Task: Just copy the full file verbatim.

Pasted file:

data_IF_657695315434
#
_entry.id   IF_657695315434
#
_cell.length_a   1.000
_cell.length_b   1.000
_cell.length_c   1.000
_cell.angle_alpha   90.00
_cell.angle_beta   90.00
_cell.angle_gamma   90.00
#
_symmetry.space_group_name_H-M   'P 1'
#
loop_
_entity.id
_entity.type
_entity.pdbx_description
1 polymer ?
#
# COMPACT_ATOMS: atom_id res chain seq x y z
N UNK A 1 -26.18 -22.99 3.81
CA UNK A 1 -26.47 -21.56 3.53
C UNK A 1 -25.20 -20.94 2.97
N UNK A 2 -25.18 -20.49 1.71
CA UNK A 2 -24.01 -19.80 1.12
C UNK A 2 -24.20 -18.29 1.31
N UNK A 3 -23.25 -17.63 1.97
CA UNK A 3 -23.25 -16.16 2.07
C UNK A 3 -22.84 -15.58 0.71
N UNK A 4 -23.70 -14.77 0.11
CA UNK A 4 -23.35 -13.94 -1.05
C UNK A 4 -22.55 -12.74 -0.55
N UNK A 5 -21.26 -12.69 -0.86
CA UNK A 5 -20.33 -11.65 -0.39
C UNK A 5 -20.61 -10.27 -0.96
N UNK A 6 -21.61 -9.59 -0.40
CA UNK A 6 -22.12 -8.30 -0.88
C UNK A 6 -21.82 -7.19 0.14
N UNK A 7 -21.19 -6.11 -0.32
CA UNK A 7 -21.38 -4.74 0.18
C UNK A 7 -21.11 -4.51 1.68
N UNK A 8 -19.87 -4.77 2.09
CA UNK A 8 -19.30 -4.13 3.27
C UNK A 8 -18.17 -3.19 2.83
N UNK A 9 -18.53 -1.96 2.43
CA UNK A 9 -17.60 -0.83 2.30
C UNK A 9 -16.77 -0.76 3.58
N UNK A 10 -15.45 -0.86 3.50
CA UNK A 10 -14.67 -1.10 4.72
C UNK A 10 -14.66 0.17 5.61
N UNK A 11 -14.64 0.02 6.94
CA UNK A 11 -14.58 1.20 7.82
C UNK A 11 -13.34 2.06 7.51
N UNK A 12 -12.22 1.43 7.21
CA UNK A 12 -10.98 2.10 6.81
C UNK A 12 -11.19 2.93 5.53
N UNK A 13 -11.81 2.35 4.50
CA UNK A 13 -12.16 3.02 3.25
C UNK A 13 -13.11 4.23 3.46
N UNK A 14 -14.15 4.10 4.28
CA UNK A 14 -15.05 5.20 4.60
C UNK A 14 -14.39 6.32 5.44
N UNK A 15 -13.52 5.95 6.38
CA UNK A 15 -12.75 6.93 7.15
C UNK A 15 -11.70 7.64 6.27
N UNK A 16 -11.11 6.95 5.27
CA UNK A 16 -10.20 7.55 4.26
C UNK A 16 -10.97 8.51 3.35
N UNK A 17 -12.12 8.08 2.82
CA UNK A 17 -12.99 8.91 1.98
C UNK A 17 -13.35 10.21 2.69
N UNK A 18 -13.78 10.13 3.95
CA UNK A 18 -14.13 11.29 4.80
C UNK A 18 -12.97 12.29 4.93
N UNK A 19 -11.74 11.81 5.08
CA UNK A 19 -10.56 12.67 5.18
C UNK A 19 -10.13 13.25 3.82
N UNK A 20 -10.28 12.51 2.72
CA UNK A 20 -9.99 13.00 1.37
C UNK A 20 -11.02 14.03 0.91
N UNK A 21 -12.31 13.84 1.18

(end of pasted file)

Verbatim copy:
data_IF_657695315434
#
_entry.id   IF_657695315434
#
_cell.length_a   1.000
_cell.length_b   1.000
_cell.length_c   1.000
_cell.angle_alpha   90.00
_cell.angle_beta   90.00
_cell.angle_gamma   90.00
#
_symmetry.space_group_name_H-M   'P 1'
#
loop_
_entity.id
_entity.type
_entity.pdbx_description
1 polymer ?
#
# COMPACT_ATOMS: atom_id res chain seq x y z
N UNK A 1 -26.18 -22.99 3.81
CA UNK A 1 -26.47 -21.56 3.53
C UNK A 1 -25.20 -20.94 2.97
N UNK A 2 -25.18 -20.49 1.71
CA UNK A 2 -24.01 -19.80 1.12
C UNK A 2 -24.20 -18.29 1.31
N UNK A 3 -23.25 -17.63 1.97
CA UNK A 3 -23.25 -16.16 2.07
C UNK A 3 -22.84 -15.58 0.71
N UNK A 4 -23.70 -14.77 0.11
CA UNK A 4 -23.35 -13.94 -1.05
C UNK A 4 -22.55 -12.74 -0.55
N UNK A 5 -21.26 -12.69 -0.86
CA UNK A 5 -20.33 -11.65 -0.39
C UNK A 5 -20.61 -10.27 -0.96
N UNK A 6 -21.61 -9.59 -0.40
CA UNK A 6 -22.12 -8.30 -0.88
C UNK A 6 -21.82 -7.19 0.14
N UNK A 7 -21.19 -6.11 -0.32
CA UNK A 7 -21.38 -4.74 0.18
C UNK A 7 -21.11 -4.51 1.68
N UNK A 8 -19.87 -4.77 2.09
CA UNK A 8 -19.30 -4.13 3.27
C UNK A 8 -18.17 -3.19 2.83
N UNK A 9 -18.53 -1.96 2.43
CA UNK A 9 -17.60 -0.83 2.30
C UNK A 9 -16.77 -0.76 3.58
N UNK A 10 -15.45 -0.86 3.50
CA UNK A 10 -14.67 -1.10 4.72
C UNK A 10 -14.66 0.17 5.61
N UNK A 11 -14.64 0.02 6.94
CA UNK A 11 -14.58 1.20 7.82
C UNK A 11 -13.34 2.06 7.51
N UNK A 12 -12.22 1.43 7.21
CA UNK A 12 -10.98 2.10 6.81
C UNK A 12 -11.19 2.93 5.53
N UNK A 13 -11.81 2.35 4.50
CA UNK A 13 -12.16 3.02 3.25
C UNK A 13 -13.11 4.23 3.46
N UNK A 14 -14.15 4.10 4.28
CA UNK A 14 -15.05 5.20 4.60
C UNK A 14 -14.39 6.32 5.44
N UNK A 15 -13.52 5.95 6.38
CA UNK A 15 -12.75 6.93 7.15
C UNK A 15 -11.70 7.64 6.27
N UNK A 16 -11.11 6.95 5.27
CA UNK A 16 -10.20 7.55 4.26
C UNK A 16 -10.97 8.51 3.35
N UNK A 17 -12.12 8.08 2.82
CA UNK A 17 -12.99 8.91 1.98
C UNK A 17 -13.35 10.21 2.69
N UNK A 18 -13.78 10.13 3.95
CA UNK A 18 -14.13 11.29 4.80
C UNK A 18 -12.97 12.29 4.93
N UNK A 19 -11.74 11.81 5.08
CA UNK A 19 -10.56 12.67 5.18
C UNK A 19 -10.13 13.25 3.82
N UNK A 20 -10.28 12.51 2.72
CA UNK A 20 -9.99 13.00 1.37
C UNK A 20 -11.02 14.03 0.91
N UNK A 21 -12.31 13.84 1.18